5:50 AM, May 02, 2017  
Blogger LAGuy said...

I see my name being invoked. You don't have to put words in my mouth, you can just ask me.

We now know Hillary had serious problems with the electorate, but it's hard to say how things would have turned out with another opponent. (It's also hard to say how things would have turned out with a different Democrat, but I doubt Bernie, Biden or Warren would have done any better.)

It may be that only Trump, with his populist--and not particularly conservative--appeal could have beaten her. It certainly helped break down the blue wall, which was probably necessary to take the Electoral College. But Trump, on the other hand, turned off a lot of voters, including regular Republicans, so maybe he did worse (at least popular vote-wise) than other candidates would have.

I guess I do feel Cruz would have lost, mostly because he was, personally, one of the least appealing candidates out there. His solid conservatism played well among the base, but he didn't have much crossover appeal. (His best shot, I suppose, was that his Latino heritage might have helped him reach out, though how much that would have helped Electorally is questionable).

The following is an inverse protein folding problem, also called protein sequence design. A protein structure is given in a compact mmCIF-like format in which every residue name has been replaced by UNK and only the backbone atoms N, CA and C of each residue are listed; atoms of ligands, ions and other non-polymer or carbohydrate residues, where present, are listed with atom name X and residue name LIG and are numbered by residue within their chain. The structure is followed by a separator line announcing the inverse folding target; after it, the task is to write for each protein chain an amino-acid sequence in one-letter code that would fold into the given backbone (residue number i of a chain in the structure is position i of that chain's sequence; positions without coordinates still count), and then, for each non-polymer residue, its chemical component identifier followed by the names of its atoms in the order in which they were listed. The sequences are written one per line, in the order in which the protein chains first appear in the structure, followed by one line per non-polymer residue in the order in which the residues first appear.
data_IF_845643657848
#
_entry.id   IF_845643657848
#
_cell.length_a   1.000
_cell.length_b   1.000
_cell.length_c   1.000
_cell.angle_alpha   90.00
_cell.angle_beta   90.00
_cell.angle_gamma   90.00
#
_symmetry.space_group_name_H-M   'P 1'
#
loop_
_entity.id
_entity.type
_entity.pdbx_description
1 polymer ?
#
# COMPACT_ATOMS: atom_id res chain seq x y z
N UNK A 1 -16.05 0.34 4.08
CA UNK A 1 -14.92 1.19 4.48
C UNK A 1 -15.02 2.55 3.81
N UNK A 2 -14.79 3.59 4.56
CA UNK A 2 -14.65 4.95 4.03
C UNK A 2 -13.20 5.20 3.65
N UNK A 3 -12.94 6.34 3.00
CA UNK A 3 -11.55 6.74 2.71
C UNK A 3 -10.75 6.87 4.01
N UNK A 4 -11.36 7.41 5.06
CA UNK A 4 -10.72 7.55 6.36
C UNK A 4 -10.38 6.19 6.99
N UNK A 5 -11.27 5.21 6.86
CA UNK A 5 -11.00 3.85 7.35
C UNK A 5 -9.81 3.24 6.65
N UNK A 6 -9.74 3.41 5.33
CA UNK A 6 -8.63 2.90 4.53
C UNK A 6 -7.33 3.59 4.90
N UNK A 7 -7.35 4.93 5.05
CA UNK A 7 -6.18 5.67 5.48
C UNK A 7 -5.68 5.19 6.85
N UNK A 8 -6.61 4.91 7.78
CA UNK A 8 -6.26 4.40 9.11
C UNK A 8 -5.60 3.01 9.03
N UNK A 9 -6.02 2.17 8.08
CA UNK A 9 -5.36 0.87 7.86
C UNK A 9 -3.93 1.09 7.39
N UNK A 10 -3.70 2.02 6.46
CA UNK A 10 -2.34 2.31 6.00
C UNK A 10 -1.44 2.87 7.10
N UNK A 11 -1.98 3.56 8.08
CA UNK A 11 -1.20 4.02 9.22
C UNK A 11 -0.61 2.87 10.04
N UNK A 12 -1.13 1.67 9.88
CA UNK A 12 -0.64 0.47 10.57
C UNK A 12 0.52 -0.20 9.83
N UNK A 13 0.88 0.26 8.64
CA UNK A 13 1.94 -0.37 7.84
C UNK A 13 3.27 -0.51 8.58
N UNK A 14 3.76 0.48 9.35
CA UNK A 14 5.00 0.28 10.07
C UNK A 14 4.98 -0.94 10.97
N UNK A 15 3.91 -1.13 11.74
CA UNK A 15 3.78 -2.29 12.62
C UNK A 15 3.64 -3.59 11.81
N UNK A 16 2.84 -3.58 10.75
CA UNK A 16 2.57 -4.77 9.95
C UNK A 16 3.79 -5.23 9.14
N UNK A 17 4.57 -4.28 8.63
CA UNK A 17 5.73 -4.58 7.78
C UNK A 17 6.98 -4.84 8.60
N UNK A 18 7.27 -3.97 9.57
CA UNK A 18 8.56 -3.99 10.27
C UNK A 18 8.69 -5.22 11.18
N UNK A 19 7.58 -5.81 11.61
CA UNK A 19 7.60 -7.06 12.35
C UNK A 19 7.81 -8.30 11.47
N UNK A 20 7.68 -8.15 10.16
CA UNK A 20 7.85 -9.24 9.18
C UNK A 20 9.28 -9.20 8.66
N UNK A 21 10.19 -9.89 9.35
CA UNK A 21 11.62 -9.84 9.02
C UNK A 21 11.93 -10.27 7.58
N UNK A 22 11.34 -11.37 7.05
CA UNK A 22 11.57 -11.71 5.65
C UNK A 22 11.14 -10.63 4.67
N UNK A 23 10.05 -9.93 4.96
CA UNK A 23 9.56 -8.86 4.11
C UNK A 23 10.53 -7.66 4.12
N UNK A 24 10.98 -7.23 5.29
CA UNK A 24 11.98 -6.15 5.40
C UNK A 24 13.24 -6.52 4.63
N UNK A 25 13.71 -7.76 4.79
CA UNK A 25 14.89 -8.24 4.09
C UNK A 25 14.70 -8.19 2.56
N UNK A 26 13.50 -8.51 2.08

8:44 AM, May 02, 2017  
Blogger New England Guy said...

Trump/Clinton was close (in the swing states) & could have gone either way. We are basically talking about the states that Trump narrowly won to get the Electoral College votes. That being said, if the Trump hadn't completely wiped out the conservatives in the GOP primaries and one of them had emerged as the candidate (of course, if that had happened, it would mean we had a very different electorate), the democratic strategy would have been different too as two establishmentarians banged away at each other and some other set of issues of the moment would have prevailed.

Still could have gone either way - may have been a better chance for a third party if the Trump voters were apparently so alienated in the first place. Of course maybe the disaffected (or enough of them) would have turned to Bernie in the democratic primary.

12:40 PM, May 02, 2017  
Anonymous Lawrence King said...

There were two ways to beat Hillary.